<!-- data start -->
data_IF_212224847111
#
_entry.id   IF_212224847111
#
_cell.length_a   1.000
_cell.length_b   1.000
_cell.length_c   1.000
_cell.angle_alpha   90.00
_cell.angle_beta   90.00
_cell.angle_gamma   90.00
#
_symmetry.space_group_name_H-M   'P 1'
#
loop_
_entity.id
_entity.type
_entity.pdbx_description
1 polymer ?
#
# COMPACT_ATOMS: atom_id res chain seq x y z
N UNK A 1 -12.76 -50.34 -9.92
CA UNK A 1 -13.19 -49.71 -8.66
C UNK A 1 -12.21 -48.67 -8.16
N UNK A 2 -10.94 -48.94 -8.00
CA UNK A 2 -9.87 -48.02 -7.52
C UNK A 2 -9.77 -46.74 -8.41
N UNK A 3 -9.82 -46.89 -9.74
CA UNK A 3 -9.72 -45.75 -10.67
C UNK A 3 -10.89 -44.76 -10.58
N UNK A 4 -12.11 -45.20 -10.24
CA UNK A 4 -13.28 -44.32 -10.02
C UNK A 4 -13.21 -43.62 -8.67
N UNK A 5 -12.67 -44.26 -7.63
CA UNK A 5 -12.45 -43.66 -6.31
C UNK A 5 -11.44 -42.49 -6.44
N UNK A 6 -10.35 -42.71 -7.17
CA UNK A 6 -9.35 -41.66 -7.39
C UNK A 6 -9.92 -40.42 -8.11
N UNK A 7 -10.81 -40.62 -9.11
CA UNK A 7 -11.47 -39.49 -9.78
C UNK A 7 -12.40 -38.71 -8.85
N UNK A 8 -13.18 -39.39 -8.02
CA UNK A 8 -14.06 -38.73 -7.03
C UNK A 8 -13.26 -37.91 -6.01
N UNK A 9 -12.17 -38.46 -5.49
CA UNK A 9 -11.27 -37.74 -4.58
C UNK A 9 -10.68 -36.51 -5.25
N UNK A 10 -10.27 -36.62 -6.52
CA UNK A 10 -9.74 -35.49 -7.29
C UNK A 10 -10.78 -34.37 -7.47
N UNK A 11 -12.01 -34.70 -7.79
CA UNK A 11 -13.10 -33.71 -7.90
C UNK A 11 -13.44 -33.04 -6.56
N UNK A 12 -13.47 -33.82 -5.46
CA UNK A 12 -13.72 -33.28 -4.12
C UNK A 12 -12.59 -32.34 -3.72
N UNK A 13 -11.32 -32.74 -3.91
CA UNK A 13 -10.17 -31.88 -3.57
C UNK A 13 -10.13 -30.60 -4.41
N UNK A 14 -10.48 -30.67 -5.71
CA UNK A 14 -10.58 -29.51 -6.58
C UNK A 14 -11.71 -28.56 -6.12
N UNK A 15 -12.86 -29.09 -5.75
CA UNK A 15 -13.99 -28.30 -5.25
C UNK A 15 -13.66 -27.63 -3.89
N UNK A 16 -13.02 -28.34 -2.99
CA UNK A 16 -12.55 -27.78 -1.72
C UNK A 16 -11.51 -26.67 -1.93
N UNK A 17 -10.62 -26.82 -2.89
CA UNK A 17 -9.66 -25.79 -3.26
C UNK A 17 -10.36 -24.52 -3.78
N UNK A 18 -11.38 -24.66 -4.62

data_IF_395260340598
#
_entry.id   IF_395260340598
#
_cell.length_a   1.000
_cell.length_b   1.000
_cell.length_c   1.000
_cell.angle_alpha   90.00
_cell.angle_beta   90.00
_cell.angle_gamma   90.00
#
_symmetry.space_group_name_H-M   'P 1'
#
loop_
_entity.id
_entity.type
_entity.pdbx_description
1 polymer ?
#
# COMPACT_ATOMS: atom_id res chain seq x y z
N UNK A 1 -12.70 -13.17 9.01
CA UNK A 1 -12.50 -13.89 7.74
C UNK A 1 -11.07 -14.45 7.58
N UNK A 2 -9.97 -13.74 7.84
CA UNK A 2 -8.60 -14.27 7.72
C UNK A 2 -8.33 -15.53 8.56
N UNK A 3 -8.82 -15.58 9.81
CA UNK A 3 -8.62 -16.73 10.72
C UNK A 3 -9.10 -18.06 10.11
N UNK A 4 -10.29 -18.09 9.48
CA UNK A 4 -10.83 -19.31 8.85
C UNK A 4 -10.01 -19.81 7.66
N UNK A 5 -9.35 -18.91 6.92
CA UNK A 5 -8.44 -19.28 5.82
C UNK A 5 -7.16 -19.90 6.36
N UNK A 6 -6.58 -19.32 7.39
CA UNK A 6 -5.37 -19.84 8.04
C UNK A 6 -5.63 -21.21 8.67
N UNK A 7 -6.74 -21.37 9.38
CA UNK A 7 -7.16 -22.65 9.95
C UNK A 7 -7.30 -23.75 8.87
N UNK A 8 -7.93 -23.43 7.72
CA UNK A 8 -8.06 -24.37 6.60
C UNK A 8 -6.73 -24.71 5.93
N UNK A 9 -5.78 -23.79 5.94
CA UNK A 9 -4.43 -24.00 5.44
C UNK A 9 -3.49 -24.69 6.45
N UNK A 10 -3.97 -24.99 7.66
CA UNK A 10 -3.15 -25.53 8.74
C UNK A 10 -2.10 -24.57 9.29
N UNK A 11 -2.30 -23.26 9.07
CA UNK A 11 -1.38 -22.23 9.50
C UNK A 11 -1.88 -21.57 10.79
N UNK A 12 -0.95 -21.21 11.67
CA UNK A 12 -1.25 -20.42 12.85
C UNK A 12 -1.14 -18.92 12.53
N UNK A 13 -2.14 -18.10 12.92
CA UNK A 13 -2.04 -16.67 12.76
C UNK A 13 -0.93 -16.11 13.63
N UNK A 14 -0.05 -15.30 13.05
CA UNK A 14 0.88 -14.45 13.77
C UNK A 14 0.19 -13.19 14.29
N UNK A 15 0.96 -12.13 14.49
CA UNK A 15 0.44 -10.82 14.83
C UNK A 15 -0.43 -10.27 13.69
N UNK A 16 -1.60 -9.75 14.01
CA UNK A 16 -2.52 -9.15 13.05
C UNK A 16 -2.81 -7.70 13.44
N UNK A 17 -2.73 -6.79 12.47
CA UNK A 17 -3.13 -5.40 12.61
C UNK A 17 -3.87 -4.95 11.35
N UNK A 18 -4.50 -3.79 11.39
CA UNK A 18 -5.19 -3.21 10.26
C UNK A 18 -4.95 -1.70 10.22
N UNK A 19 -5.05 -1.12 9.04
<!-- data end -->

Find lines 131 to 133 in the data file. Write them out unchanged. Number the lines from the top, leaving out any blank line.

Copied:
C UNK A 13 -0.93 -16.11 13.63
N UNK A 14 -0.05 -15.30 13.05
CA UNK A 14 0.88 -14.45 13.77